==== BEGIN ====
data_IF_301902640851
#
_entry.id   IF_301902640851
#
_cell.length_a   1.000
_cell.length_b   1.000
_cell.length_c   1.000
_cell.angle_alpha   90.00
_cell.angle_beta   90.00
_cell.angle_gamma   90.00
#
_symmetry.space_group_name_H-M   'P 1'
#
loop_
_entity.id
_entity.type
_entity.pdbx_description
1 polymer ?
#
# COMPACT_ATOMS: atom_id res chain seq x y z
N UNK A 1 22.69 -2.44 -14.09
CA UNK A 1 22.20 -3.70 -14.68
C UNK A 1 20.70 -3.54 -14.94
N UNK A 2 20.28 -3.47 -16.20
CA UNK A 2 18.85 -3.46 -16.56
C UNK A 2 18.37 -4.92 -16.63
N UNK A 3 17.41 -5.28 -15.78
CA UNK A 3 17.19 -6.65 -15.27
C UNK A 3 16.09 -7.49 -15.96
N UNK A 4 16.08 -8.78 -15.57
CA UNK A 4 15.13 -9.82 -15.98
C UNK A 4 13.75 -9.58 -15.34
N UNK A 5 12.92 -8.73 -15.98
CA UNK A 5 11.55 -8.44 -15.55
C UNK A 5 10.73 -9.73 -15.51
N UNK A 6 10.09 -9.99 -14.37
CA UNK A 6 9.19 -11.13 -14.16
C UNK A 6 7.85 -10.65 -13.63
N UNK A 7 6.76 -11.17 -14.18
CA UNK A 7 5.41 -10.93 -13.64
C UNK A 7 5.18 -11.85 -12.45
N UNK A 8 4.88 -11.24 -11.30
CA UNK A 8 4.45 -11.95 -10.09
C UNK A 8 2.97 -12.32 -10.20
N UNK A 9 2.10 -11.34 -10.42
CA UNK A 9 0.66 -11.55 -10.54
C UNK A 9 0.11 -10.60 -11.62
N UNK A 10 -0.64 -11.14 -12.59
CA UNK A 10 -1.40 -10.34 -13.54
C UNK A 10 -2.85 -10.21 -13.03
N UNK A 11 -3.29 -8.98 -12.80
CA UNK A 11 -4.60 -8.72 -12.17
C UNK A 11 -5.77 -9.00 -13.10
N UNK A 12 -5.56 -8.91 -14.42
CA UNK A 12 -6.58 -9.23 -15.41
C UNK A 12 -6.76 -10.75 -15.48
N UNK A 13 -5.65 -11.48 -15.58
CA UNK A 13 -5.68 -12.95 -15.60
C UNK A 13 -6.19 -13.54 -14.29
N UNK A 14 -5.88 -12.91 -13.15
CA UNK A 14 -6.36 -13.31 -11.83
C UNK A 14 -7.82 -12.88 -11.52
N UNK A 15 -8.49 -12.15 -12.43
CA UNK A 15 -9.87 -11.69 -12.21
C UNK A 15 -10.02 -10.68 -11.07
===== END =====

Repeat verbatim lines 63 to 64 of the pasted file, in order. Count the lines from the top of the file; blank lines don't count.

N UNK A 15 -8.49 -12.15 -12.43
CA UNK A 15 -9.87 -11.69 -12.21